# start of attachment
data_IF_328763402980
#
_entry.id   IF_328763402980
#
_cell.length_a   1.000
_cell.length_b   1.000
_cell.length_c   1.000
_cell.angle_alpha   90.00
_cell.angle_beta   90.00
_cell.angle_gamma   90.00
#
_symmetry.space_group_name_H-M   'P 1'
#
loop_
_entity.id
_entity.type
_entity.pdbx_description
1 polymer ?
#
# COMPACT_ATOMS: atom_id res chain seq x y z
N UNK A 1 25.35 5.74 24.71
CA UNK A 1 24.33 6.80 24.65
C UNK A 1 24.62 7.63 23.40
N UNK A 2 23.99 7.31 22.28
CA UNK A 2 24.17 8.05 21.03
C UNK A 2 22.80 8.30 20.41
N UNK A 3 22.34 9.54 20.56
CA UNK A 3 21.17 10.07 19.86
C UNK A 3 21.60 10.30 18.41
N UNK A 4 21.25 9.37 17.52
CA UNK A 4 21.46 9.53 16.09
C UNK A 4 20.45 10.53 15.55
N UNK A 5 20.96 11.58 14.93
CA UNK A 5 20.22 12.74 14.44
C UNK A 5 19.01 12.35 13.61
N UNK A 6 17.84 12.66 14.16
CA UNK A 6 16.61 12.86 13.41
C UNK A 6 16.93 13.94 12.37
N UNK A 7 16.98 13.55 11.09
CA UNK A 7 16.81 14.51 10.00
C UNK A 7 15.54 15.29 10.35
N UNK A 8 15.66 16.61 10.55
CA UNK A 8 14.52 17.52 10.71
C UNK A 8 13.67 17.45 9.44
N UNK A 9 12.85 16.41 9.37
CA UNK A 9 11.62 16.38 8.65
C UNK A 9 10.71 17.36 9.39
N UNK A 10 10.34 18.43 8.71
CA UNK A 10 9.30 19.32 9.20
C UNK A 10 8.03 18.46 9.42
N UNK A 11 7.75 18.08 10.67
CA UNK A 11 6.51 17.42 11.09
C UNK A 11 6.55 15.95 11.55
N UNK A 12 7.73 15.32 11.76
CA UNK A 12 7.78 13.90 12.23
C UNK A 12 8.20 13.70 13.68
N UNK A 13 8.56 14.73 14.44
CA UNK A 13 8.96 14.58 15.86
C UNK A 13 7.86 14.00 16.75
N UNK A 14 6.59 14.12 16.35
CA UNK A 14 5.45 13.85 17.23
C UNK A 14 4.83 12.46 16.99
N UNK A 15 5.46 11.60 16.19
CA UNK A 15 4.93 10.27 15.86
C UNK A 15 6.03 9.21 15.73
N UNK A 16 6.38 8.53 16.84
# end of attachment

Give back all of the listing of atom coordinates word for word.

data_IF_328763402980
#
_entry.id   IF_328763402980
#
_cell.length_a   1.000
_cell.length_b   1.000
_cell.length_c   1.000
_cell.angle_alpha   90.00
_cell.angle_beta   90.00
_cell.angle_gamma   90.00
#
_symmetry.space_group_name_H-M   'P 1'
#
loop_
_entity.id
_entity.type
_entity.pdbx_description
1 polymer ?
#
# COMPACT_ATOMS: atom_id res chain seq x y z
N UNK A 1 25.35 5.74 24.71
CA UNK A 1 24.33 6.80 24.65
C UNK A 1 24.62 7.63 23.40
N UNK A 2 23.99 7.31 22.28
CA UNK A 2 24.17 8.05 21.03
C UNK A 2 22.80 8.30 20.41
N UNK A 3 22.34 9.54 20.56
CA UNK A 3 21.17 10.07 19.86
C UNK A 3 21.60 10.30 18.41
N UNK A 4 21.25 9.37 17.52
CA UNK A 4 21.46 9.53 16.09
C UNK A 4 20.45 10.53 15.55
N UNK A 5 20.96 11.58 14.93
CA UNK A 5 20.22 12.74 14.44
C UNK A 5 19.01 12.35 13.61
N UNK A 6 17.84 12.66 14.16
CA UNK A 6 16.61 12.86 13.41
C UNK A 6 16.93 13.94 12.37
N UNK A 7 16.98 13.55 11.09
CA UNK A 7 16.81 14.51 10.00
C UNK A 7 15.54 15.29 10.35
N UNK A 8 15.66 16.61 10.55
CA UNK A 8 14.52 17.52 10.71
C UNK A 8 13.67 17.45 9.44
N UNK A 9 12.85 16.41 9.37
CA UNK A 9 11.62 16.38 8.65
C UNK A 9 10.71 17.36 9.39
N UNK A 10 10.34 18.43 8.71
CA UNK A 10 9.30 19.32 9.20
C UNK A 10 8.03 18.46 9.42
N UNK A 11 7.75 18.08 10.67
CA UNK A 11 6.51 17.42 11.09
C UNK A 11 6.55 15.95 11.55
N UNK A 12 7.73 15.32 11.76
CA UNK A 12 7.78 13.90 12.23
C UNK A 12 8.20 13.70 13.68
N UNK A 13 8.56 14.73 14.44
CA UNK A 13 8.96 14.58 15.86
C UNK A 13 7.86 14.00 16.75
N UNK A 14 6.59 14.12 16.35
CA UNK A 14 5.45 13.85 17.23
C UNK A 14 4.83 12.46 16.99
N UNK A 15 5.46 11.60 16.19
CA UNK A 15 4.93 10.27 15.86
C UNK A 15 6.03 9.21 15.73
N UNK A 16 6.38 8.53 16.84